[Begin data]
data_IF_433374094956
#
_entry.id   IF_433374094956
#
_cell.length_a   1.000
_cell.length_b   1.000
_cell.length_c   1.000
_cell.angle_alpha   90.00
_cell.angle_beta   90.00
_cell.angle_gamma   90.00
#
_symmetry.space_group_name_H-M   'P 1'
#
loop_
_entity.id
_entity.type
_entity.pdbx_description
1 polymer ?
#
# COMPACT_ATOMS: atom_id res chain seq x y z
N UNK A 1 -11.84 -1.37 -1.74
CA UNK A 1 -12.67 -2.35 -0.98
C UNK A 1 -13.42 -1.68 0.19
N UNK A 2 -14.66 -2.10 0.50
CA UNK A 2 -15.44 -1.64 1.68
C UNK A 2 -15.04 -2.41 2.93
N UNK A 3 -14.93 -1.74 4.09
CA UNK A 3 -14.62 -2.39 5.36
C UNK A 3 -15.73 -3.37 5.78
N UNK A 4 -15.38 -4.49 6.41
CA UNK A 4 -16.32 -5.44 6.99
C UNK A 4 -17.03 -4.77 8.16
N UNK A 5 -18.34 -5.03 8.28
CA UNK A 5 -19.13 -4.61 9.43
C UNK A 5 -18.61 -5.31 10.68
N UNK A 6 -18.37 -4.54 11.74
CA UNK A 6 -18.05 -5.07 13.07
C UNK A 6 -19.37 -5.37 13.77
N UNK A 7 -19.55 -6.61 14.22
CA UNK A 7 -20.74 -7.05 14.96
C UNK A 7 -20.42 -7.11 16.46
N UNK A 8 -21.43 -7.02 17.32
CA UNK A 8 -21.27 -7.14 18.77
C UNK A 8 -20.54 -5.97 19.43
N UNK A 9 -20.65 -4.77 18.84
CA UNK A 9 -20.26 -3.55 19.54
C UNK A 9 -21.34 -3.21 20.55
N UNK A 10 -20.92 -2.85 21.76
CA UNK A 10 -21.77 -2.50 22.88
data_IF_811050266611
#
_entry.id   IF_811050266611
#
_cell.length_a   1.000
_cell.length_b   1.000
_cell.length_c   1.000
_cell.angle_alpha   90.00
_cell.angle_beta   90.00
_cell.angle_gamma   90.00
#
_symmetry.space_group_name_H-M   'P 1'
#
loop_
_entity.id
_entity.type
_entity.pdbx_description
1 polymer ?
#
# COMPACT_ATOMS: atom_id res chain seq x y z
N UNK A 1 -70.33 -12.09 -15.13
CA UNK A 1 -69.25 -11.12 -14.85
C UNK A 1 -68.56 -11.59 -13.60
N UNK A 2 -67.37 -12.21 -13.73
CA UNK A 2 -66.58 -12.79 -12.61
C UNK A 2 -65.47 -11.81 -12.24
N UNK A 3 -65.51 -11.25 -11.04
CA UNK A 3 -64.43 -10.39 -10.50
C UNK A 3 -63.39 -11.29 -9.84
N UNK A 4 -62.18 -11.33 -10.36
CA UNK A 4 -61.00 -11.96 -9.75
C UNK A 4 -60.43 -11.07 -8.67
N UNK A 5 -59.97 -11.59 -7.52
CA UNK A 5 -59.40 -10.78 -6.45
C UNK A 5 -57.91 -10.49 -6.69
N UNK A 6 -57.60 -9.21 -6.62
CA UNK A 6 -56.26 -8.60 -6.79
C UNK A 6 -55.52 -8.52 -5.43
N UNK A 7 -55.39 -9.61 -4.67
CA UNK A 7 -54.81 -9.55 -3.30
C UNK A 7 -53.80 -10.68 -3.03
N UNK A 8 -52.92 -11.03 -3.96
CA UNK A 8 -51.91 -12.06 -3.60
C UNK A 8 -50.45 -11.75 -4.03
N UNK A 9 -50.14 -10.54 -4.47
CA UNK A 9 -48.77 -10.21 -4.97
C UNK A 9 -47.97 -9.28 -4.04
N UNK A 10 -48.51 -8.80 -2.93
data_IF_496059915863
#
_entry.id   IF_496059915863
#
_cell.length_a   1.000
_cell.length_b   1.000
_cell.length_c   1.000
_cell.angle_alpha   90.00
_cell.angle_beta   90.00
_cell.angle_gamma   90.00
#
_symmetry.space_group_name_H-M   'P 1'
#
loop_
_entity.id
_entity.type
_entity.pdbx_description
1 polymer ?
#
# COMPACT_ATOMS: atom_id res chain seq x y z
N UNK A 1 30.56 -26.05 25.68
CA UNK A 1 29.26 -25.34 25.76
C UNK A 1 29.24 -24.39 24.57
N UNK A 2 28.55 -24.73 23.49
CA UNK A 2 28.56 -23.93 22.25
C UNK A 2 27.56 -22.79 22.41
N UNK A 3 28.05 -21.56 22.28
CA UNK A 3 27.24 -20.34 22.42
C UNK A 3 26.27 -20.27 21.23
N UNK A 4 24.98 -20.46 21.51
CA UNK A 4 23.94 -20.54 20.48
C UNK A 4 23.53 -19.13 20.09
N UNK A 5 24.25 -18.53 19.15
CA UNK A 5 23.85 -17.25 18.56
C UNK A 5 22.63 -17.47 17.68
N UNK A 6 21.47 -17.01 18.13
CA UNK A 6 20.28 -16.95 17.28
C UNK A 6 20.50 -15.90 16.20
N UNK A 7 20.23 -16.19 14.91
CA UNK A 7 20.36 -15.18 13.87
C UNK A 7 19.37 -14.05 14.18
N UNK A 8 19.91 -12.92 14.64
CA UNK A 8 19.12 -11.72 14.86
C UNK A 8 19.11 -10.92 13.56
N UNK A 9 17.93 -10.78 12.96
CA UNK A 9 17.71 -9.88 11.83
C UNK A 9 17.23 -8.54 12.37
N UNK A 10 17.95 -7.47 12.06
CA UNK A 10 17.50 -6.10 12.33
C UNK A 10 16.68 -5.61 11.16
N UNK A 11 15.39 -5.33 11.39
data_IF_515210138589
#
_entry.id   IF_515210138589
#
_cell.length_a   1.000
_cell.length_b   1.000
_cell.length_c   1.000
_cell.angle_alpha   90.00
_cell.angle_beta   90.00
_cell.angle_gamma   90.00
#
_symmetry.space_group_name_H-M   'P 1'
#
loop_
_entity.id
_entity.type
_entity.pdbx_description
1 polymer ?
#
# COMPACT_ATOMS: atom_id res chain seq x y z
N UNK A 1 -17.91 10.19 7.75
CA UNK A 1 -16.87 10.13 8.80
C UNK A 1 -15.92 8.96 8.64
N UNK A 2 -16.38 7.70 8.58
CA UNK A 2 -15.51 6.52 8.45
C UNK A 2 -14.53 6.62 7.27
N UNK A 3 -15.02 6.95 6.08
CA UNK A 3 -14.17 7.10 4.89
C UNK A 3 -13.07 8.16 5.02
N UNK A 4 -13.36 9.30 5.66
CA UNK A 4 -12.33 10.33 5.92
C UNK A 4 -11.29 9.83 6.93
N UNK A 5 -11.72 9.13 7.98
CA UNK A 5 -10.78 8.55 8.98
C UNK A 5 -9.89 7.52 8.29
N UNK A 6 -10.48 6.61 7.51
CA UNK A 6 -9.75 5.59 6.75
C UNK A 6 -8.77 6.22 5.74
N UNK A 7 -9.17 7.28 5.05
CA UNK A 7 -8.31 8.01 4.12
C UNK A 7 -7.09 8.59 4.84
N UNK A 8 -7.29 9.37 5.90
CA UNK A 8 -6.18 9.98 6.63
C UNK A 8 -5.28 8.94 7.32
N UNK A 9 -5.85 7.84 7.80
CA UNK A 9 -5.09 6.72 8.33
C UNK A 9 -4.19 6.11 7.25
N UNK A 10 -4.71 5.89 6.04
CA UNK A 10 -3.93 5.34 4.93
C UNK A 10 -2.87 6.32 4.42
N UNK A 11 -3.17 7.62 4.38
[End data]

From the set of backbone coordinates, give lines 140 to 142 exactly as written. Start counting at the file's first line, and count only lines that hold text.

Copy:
CA UNK A 8 19.12 -11.72 14.86
C UNK A 8 19.11 -10.92 13.56
N UNK A 9 17.93 -10.78 12.96